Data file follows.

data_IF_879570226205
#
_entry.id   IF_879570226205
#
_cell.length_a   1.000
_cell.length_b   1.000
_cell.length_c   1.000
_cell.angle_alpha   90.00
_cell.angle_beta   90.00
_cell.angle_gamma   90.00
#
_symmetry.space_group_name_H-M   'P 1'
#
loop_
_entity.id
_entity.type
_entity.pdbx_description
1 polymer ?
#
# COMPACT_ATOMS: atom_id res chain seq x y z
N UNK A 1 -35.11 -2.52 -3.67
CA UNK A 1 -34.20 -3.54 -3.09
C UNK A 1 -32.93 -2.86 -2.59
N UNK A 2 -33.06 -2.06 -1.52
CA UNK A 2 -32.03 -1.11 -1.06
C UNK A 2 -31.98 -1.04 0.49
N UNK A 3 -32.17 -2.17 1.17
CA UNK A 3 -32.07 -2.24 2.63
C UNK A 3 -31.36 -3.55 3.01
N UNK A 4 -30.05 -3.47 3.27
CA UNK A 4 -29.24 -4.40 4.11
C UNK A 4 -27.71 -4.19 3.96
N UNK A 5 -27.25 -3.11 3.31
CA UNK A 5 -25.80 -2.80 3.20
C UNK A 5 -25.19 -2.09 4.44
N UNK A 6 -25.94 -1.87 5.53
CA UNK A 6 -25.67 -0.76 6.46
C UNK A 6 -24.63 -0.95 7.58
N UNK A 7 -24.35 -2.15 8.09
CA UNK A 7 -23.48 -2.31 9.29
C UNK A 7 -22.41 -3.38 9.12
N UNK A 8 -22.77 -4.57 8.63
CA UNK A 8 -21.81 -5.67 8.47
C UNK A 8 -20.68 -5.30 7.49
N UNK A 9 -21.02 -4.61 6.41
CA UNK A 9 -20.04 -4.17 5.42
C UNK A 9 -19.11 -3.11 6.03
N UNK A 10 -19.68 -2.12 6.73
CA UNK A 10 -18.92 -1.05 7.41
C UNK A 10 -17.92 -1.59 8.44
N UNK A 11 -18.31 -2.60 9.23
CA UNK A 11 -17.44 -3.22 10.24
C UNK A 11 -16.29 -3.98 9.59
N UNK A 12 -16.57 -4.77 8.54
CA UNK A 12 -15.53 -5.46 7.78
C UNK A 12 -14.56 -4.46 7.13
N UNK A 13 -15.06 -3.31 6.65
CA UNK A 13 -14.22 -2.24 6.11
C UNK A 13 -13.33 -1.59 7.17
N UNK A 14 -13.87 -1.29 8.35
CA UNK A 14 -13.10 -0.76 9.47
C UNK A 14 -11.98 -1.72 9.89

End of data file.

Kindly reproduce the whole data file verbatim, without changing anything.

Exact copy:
data_IF_879570226205
#
_entry.id   IF_879570226205
#
_cell.length_a   1.000
_cell.length_b   1.000
_cell.length_c   1.000
_cell.angle_alpha   90.00
_cell.angle_beta   90.00
_cell.angle_gamma   90.00
#
_symmetry.space_group_name_H-M   'P 1'
#
loop_
_entity.id
_entity.type
_entity.pdbx_description
1 polymer ?
#
# COMPACT_ATOMS: atom_id res chain seq x y z
N UNK A 1 -35.11 -2.52 -3.67
CA UNK A 1 -34.20 -3.54 -3.09
C UNK A 1 -32.93 -2.86 -2.59
N UNK A 2 -33.06 -2.06 -1.52
CA UNK A 2 -32.03 -1.11 -1.06
C UNK A 2 -31.98 -1.04 0.49
N UNK A 3 -32.17 -2.17 1.17
CA UNK A 3 -32.07 -2.24 2.63
C UNK A 3 -31.36 -3.55 3.01
N UNK A 4 -30.05 -3.47 3.27
CA UNK A 4 -29.24 -4.40 4.11
C UNK A 4 -27.71 -4.19 3.96
N UNK A 5 -27.25 -3.11 3.31
CA UNK A 5 -25.80 -2.80 3.20
C UNK A 5 -25.19 -2.09 4.44
N UNK A 6 -25.94 -1.87 5.53
CA UNK A 6 -25.67 -0.76 6.46
C UNK A 6 -24.63 -0.95 7.58
N UNK A 7 -24.35 -2.15 8.09
CA UNK A 7 -23.48 -2.31 9.29
C UNK A 7 -22.41 -3.38 9.12
N UNK A 8 -22.77 -4.57 8.63
CA UNK A 8 -21.81 -5.67 8.47
C UNK A 8 -20.68 -5.30 7.49
N UNK A 9 -21.02 -4.61 6.41
CA UNK A 9 -20.04 -4.17 5.42
C UNK A 9 -19.11 -3.11 6.03
N UNK A 10 -19.68 -2.12 6.73
CA UNK A 10 -18.92 -1.05 7.41
C UNK A 10 -17.92 -1.59 8.44
N UNK A 11 -18.31 -2.60 9.23
CA UNK A 11 -17.44 -3.22 10.24
C UNK A 11 -16.29 -3.98 9.59
N UNK A 12 -16.57 -4.77 8.54
CA UNK A 12 -15.53 -5.46 7.78
C UNK A 12 -14.56 -4.46 7.13
N UNK A 13 -15.06 -3.31 6.65
CA UNK A 13 -14.22 -2.24 6.11
C UNK A 13 -13.33 -1.59 7.17
N UNK A 14 -13.87 -1.29 8.35
CA UNK A 14 -13.10 -0.76 9.47
C UNK A 14 -11.98 -1.72 9.89